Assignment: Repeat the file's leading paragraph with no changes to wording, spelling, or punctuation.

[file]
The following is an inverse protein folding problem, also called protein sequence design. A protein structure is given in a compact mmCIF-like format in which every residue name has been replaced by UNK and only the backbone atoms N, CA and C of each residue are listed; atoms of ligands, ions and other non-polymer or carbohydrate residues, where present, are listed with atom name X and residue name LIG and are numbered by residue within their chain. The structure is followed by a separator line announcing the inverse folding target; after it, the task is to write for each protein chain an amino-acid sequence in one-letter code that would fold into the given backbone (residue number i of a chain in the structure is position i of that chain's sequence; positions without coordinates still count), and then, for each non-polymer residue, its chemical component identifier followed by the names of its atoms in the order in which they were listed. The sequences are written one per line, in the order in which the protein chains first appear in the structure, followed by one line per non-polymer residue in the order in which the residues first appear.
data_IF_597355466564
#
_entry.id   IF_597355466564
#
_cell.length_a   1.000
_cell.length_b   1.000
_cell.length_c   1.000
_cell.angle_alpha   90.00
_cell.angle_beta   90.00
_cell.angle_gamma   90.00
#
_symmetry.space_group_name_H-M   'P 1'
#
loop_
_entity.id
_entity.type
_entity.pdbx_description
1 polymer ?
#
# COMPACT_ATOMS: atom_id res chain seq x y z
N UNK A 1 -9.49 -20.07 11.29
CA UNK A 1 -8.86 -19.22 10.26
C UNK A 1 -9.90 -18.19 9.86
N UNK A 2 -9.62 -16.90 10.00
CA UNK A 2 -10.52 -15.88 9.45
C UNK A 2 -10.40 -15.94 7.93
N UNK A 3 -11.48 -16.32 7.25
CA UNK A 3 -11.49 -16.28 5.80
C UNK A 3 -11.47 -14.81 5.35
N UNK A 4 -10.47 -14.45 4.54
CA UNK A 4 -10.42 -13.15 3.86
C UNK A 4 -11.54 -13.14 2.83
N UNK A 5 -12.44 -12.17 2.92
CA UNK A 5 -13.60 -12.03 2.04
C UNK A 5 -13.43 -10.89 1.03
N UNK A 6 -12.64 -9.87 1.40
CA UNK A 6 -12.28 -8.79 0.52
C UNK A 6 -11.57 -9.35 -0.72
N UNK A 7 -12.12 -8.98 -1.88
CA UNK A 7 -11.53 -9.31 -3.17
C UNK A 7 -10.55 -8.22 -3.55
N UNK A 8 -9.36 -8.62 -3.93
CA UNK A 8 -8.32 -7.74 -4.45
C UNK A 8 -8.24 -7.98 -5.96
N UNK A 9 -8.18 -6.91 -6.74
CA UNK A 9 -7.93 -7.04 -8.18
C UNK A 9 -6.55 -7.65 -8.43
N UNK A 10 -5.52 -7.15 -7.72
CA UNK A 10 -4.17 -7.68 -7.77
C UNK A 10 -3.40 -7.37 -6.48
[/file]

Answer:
The following is an inverse protein folding problem, also called protein sequence design. A protein structure is given in a compact mmCIF-like format in which every residue name has been replaced by UNK and only the backbone atoms N, CA and C of each residue are listed; atoms of ligands, ions and other non-polymer or carbohydrate residues, where present, are listed with atom name X and residue name LIG and are numbered by residue within their chain. The structure is followed by a separator line announcing the inverse folding target; after it, the task is to write for each protein chain an amino-acid sequence in one-letter code that would fold into the given backbone (residue number i of a chain in the structure is position i of that chain's sequence; positions without coordinates still count), and then, for each non-polymer residue, its chemical component identifier followed by the names of its atoms in the order in which they were listed. The sequences are written one per line, in the order in which the protein chains first appear in the structure, followed by one line per non-polymer residue in the order in which the residues first appear.